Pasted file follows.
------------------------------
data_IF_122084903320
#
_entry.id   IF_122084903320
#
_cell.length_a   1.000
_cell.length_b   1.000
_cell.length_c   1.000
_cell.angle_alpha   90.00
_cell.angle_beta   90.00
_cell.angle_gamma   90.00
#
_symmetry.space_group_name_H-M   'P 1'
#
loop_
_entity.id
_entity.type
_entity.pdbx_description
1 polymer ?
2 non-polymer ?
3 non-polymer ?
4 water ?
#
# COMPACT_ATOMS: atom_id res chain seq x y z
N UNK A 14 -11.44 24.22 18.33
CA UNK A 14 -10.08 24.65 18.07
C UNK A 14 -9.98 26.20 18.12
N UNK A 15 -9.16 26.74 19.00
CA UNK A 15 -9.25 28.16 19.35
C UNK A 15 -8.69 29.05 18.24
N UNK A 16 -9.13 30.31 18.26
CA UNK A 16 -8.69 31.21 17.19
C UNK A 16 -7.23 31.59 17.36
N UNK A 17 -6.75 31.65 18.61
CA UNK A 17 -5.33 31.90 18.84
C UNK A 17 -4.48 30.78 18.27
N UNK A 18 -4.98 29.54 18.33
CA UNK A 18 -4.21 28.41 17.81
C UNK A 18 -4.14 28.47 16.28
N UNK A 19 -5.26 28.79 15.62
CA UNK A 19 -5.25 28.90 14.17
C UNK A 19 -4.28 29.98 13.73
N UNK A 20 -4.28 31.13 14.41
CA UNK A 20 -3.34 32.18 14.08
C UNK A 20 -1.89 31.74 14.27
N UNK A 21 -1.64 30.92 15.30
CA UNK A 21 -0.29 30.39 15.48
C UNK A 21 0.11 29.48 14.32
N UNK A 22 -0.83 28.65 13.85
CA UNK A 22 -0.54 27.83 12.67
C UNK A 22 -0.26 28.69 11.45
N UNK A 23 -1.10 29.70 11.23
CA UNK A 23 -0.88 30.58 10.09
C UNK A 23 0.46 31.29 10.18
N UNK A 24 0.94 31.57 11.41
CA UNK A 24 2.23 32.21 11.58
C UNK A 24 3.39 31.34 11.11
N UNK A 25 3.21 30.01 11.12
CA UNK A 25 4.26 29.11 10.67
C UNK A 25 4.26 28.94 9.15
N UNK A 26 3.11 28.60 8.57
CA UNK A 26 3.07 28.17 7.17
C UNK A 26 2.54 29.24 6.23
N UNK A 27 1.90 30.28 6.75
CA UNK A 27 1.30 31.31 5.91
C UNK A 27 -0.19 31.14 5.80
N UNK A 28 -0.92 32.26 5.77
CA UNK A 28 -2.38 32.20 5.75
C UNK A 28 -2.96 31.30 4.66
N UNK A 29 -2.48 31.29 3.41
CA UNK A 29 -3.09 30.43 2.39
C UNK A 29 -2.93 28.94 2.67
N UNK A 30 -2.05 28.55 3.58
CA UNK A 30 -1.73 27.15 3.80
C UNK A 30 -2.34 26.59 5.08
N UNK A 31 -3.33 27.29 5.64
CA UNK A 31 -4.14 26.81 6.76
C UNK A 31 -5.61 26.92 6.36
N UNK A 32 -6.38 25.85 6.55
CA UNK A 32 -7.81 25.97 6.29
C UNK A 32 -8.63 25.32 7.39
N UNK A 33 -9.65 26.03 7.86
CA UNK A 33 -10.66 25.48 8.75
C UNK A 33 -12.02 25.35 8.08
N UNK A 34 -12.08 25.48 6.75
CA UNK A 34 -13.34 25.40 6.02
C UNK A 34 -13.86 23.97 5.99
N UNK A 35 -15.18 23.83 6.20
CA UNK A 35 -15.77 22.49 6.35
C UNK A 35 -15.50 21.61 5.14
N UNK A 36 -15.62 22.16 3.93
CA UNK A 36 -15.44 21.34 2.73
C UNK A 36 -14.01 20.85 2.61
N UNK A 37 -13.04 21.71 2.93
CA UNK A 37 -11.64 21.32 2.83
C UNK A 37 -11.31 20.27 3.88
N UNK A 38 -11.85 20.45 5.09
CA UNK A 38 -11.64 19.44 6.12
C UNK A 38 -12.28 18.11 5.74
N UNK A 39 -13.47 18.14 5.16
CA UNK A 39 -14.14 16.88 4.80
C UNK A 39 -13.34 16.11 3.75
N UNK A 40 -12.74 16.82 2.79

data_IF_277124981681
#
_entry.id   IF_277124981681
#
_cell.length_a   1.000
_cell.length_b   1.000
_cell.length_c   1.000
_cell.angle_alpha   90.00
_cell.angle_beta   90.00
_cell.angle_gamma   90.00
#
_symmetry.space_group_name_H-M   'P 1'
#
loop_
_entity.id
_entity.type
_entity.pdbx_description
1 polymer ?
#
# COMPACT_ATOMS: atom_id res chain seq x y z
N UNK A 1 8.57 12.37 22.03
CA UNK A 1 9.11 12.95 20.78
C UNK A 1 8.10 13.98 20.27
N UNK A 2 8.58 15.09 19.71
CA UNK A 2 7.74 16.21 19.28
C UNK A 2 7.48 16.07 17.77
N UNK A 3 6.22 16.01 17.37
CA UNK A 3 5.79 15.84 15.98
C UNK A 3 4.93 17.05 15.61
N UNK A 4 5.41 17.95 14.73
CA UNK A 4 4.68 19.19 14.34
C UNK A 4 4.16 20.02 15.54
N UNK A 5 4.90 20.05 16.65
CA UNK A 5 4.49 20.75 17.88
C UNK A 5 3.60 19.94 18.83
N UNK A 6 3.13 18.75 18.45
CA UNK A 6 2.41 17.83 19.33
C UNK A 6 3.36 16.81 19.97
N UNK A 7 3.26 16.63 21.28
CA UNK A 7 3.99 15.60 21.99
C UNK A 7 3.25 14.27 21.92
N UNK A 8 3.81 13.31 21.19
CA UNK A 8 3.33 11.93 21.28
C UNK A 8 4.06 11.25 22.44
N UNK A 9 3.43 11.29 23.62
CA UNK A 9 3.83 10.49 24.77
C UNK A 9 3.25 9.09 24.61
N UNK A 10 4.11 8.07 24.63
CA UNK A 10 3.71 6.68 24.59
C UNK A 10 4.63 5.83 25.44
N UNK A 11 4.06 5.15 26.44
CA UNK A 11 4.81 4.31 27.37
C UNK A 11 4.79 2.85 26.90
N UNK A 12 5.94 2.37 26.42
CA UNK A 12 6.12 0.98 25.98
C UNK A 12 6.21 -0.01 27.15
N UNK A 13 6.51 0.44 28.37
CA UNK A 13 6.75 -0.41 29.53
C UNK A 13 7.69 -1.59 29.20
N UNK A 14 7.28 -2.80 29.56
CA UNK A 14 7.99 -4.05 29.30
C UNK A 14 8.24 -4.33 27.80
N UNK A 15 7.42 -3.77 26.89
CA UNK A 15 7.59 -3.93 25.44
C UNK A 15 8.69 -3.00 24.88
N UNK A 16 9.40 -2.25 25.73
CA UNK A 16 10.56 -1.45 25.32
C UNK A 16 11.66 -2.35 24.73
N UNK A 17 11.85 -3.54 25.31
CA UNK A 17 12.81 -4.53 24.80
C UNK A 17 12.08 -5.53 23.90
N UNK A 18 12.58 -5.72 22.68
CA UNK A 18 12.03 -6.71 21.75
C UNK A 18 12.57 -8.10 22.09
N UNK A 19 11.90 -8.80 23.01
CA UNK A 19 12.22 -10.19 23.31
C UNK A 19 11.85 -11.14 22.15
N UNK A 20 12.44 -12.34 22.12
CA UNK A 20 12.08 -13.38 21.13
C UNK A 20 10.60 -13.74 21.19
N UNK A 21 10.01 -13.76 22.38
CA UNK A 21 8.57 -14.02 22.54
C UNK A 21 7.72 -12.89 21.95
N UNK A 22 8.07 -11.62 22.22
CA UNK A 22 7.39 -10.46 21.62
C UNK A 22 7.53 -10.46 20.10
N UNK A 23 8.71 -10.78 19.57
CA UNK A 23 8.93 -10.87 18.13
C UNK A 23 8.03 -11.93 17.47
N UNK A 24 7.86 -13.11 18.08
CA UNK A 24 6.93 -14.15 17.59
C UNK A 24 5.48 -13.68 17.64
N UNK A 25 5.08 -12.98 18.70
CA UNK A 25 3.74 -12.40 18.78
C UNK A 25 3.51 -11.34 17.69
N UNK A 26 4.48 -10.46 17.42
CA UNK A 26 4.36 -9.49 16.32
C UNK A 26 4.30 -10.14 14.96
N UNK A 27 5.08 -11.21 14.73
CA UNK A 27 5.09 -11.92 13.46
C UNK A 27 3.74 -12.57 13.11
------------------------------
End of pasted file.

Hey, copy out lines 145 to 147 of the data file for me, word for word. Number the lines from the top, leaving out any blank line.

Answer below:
CA UNK A 8 3.33 11.93 21.28
C UNK A 8 4.06 11.25 22.44
N UNK A 9 3.43 11.29 23.62